This is a third party post that was originally published on alumniUBC's blog. See the original post here
Last night a group of 45 UBC alumni gathered in Vancouver’s historic gas town community to engage in learning and discussion about mindfulness and how the simple act of paying attention can transform your life. The event featured Anita Cheung, a proud UBC alumna and registered yoga therapist and Hiroko Demichelis, a registered Clinical Counsellor and expert in neuro-psycho-physiology. Anita and Hiroko are co-owners of Moment, a mediation and mindfulness company. Moment is shifting the way we view meditation and mindfulness by making it accessible and relevant to modern day.
The event was held at the Kit and Ace flagship store as part of the alumni UBC Your Next Step career development series. Interactive and engaging, this session certainly gave us pause. The presenters used a blend of storytelling, metaphor, experiential learning and science to help participants understand the value of being mindful.
Anita began by encouraging the group to interact and led us in a simple activity which helped us power down. Everyone was given a pencil and a card with a large circle. The instruction was to draw as many circles as we could inside the bigger circle, focusing intently on the act of drawing the circle and the feeling of pencil to paper. Afterwards we were led in a short breathing meditation. In the debrief that followed, many participants shared about feeling relaxed and aware despite being distracted by their own thinking.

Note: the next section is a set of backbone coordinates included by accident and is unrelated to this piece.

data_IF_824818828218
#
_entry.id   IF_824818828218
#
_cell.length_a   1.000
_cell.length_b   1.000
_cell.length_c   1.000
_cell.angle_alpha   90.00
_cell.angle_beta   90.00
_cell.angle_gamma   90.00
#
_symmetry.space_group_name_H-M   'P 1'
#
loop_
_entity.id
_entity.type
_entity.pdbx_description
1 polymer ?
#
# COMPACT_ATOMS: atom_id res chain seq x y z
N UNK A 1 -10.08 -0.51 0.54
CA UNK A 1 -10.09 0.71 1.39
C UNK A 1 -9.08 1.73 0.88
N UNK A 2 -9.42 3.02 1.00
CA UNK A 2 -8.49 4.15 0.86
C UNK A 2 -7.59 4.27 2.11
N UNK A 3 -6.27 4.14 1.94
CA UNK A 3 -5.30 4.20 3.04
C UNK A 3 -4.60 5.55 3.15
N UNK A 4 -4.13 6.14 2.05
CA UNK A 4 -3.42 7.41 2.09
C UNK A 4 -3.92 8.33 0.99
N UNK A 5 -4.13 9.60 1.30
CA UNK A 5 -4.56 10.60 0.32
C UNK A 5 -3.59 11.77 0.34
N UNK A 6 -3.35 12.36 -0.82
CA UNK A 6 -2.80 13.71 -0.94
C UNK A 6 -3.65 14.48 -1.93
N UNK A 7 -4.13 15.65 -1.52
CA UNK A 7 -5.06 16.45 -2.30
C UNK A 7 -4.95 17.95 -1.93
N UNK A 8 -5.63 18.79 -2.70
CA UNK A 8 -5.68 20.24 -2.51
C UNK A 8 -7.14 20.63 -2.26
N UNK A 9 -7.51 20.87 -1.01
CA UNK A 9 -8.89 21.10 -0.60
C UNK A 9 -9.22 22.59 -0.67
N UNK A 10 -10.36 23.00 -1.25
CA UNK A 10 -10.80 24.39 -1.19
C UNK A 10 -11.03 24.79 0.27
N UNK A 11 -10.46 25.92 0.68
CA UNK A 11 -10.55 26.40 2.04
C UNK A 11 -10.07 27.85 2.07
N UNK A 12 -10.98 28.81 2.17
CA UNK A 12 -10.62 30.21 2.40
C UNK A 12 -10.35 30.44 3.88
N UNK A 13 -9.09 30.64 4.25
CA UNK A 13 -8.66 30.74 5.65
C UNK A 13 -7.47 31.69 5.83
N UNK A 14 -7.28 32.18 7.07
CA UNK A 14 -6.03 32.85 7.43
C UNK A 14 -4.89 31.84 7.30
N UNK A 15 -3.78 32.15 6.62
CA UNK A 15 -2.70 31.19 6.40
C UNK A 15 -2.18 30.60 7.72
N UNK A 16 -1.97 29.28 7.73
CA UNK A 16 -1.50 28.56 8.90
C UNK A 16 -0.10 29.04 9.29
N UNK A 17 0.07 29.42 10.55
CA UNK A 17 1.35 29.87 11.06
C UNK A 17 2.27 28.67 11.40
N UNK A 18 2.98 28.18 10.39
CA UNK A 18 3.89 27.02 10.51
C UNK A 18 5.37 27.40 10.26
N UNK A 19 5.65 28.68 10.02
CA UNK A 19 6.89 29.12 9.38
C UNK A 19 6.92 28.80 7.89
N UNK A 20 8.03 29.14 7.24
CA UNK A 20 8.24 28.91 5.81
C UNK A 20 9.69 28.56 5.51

So what’s an aspiring meditator to do about the innumerable thoughts constantly racing across our neurological landscape?
Hiroko explained how our thoughts impact us, and how negative thought patterns manufacture stress. Our fears of what might occur, the anxiety of impending doom, these psychological states actually produce the same response as if the perceived disaster had already occurred. The result is that our prefrontal cortex, the place where rational decision making happens, is inhibited, which not only hinders our performance but also robs us of our wellbeing.
The aim of mindfulness is not to fear our thoughts or to try to avoid negative thinking. Mindfulness, Hiroko explained, allows us optimal allocation of brain resources. In our career, this translates to increased productivity and performance. In all areas of our lives, it produces calm, happiness, and focus.
But don’t take my word for it, try it yourself. Press pause and get curious about what happens next. And don’t worry about getting it “wrong.” Anita and Hiroko were very clear on this point. Meditation is not about getting it right, it’s about willingness, engagement, and being with what is. In this way, we cultivate the ability to “not run after each negative thought,” to remain grounded and empowered, even in the face of adversity. This is a vital skill, both in work and in life.